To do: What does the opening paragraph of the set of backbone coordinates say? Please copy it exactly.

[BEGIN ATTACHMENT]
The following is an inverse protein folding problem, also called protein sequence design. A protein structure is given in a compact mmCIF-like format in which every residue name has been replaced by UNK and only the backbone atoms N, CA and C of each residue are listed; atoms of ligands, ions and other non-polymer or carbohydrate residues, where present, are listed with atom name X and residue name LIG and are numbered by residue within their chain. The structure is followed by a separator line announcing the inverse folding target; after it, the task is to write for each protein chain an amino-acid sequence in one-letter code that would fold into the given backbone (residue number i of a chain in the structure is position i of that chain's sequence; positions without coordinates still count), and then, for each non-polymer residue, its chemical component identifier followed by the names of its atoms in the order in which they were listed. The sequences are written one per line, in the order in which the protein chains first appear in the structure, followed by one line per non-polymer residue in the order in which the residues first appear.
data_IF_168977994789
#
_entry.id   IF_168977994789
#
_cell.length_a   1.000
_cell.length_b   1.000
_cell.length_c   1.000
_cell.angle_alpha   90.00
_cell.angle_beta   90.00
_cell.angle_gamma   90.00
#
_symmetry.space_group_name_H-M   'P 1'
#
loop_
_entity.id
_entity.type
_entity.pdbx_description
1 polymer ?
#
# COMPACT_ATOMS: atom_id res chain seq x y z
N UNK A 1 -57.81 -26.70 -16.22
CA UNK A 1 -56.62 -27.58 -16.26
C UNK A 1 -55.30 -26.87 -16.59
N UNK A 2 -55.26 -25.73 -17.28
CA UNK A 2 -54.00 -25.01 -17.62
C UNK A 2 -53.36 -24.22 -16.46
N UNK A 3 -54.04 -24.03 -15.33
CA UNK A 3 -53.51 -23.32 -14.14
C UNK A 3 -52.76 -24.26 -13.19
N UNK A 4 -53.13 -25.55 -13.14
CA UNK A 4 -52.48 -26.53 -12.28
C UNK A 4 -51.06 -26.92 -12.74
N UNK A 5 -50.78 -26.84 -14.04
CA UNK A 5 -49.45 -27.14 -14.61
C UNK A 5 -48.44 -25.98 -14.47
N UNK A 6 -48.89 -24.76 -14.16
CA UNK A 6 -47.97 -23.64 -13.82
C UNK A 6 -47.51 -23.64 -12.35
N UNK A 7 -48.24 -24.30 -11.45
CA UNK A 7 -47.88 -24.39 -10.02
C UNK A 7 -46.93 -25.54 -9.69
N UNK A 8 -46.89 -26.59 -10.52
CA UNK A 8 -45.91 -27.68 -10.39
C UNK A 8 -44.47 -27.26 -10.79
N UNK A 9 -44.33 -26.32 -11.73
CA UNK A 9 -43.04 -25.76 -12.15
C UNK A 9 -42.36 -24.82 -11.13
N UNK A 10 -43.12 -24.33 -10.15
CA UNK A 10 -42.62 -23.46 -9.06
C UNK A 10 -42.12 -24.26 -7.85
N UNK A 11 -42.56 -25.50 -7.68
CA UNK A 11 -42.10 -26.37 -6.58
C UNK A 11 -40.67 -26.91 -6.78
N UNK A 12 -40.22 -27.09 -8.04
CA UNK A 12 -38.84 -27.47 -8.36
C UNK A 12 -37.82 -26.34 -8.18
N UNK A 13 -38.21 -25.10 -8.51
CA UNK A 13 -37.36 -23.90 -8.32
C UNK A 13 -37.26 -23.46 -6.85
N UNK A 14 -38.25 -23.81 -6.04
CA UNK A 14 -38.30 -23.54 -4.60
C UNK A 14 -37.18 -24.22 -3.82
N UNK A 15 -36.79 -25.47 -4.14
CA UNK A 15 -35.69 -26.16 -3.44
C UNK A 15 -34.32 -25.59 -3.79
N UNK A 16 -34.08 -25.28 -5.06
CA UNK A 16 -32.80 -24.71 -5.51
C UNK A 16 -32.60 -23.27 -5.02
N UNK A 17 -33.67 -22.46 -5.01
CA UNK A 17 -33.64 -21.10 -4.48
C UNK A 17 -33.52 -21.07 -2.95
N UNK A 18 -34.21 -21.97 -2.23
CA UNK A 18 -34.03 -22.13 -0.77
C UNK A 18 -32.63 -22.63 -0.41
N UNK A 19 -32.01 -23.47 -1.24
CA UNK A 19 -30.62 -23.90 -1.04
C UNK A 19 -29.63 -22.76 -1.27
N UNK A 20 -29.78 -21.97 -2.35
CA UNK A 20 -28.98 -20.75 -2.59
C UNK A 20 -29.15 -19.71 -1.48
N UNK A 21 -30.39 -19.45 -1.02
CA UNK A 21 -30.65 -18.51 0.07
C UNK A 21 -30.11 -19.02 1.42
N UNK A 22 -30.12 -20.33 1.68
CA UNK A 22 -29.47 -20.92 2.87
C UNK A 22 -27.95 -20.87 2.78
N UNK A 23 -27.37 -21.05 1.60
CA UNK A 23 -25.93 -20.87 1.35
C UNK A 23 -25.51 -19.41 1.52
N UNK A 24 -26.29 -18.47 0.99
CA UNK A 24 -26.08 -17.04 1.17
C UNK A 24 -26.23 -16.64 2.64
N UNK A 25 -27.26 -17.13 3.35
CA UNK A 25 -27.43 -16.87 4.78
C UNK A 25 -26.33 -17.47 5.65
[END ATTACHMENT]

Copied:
The following is an inverse protein folding problem, also called protein sequence design. A protein structure is given in a compact mmCIF-like format in which every residue name has been replaced by UNK and only the backbone atoms N, CA and C of each residue are listed; atoms of ligands, ions and other non-polymer or carbohydrate residues, where present, are listed with atom name X and residue name LIG and are numbered by residue within their chain. The structure is followed by a separator line announcing the inverse folding target; after it, the task is to write for each protein chain an amino-acid sequence in one-letter code that would fold into the given backbone (residue number i of a chain in the structure is position i of that chain's sequence; positions without coordinates still count), and then, for each non-polymer residue, its chemical component identifier followed by the names of its atoms in the order in which they were listed. The sequences are written one per line, in the order in which the protein chains first appear in the structure, followed by one line per non-polymer residue in the order in which the residues first appear.